• Bok-Ghee Han
    •  & Jong-Young Lee
  74. MRC Human Genetics Unit, IGMM, University of Edinburgh, Edinburgh, Scotland, EH4 2XU, UK

    • Caroline Hayward
    •  & James F. Wilson
  75. Department of Pharmaceutical Sciences, SUNY Binghamton, Binghamton, NY, 13902, USA

    • Eric P. Hoffman
  76. Interfaculty Institute for Genetics and Functional Genomics, University of Greifswald, Greifswald, 17487, Germany

    • Georg Homuth
  77. Department of Exercise and Nutrition Sciences, George Washington University, Washington, DC, 20052, USA

    • Monica J. Hubal
  78. Research Center for Genetic Medicine, Children’s National Medical Center, Washington, DC, 20052, USA

    • Monica J. Hubal
  79. Division of Biostatistics, School of Public Health, University of California, Berkeley, CA, 94720, USA

    • Alan Hubbard
  80. Division of Rheumatology, Department of Medicine, Duke Molecular Physiology Institute, Duke University School of Medicine, Durham, NC, 27710, USA

    • Kim M. Huffman
  81. Endocrinology and Internal Medicine, Aarhus University Hospital, Aarhus, DK 8000, Denmark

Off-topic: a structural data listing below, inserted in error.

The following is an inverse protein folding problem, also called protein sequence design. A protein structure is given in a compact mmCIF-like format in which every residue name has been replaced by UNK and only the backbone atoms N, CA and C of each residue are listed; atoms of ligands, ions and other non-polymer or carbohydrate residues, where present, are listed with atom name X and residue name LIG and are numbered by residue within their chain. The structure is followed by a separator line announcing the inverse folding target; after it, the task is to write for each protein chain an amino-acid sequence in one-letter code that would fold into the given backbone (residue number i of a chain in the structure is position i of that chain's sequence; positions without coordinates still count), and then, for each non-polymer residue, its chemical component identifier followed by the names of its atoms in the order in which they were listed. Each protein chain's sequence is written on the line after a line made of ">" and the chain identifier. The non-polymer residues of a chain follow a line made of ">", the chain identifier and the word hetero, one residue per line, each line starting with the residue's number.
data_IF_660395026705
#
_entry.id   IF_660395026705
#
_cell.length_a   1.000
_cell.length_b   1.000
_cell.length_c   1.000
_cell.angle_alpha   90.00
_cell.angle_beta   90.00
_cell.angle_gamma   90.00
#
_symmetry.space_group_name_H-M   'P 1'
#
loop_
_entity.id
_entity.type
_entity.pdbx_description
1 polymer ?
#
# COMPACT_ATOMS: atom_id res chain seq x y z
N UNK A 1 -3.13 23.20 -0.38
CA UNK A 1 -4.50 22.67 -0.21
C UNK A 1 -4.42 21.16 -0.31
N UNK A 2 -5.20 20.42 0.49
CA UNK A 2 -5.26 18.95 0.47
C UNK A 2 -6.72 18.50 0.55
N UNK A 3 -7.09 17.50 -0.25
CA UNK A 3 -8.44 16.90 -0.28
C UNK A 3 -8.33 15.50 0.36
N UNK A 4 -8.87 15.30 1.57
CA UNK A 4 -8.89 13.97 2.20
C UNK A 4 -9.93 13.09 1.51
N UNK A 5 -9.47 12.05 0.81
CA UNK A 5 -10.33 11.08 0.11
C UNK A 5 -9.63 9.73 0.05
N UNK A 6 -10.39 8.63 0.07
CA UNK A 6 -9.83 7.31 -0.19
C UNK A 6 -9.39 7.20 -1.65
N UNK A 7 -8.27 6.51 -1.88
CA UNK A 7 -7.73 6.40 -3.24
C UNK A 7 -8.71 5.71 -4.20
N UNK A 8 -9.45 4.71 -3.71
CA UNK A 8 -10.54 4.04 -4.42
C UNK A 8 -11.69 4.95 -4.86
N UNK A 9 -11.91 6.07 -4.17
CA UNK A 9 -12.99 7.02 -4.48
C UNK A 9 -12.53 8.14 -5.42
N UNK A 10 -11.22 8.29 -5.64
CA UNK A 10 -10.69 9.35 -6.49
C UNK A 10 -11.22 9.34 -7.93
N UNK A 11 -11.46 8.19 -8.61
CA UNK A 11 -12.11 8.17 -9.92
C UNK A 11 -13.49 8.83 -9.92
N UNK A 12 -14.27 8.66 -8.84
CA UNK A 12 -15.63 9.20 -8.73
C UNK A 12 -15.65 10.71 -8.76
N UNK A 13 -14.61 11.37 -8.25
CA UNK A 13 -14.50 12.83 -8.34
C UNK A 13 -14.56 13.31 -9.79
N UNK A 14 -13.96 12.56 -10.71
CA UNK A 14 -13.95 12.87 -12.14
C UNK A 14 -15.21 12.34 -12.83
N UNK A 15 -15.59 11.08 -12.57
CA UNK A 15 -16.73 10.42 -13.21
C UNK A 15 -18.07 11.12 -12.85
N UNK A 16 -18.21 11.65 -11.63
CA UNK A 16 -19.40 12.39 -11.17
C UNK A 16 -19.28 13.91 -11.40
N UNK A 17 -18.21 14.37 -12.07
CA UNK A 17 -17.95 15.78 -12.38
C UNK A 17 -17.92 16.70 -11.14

• Lise B. Husted
    • , Bente L. Langdahl
    •  & Leif Mosekilde
  82. Department of Human Genetics, Hannover Medical School, Hannover, 30625, Germany

    • Thomas Illig
  83. Hannover Unified Biobank, Hannover Medical School, Hannover, 30625, Germany

    • Thomas Illig
    •  & Norman Klopp
  84. Department of Medical Sciences, Uppsala University, Uppsala, 75185, Sweden

    • Erik Ingelsson
    • , Lars Lind
    • , Östen Ljunggren
    •  & Håkan Melhus
  85. Division of Cardiovascular Medicine, Department of Medicine, Stanford University School of Medicine, Stanford, CA, 94305, USA

    • Erik Ingelsson
  86. Institute for Community Medicine, University of Greifswald, Greifswald, 17489, Germany

    • Till Ittermann
    • , Sabine Schipf
    •  & Henry Völzke
  87. Department of Physiology, Institute of Neuroscience and Physiology, Sahlgrenska Academy, University of Gothenburg, Gothenburg, SE 405 30, Sweden

    • John-Olov Jansson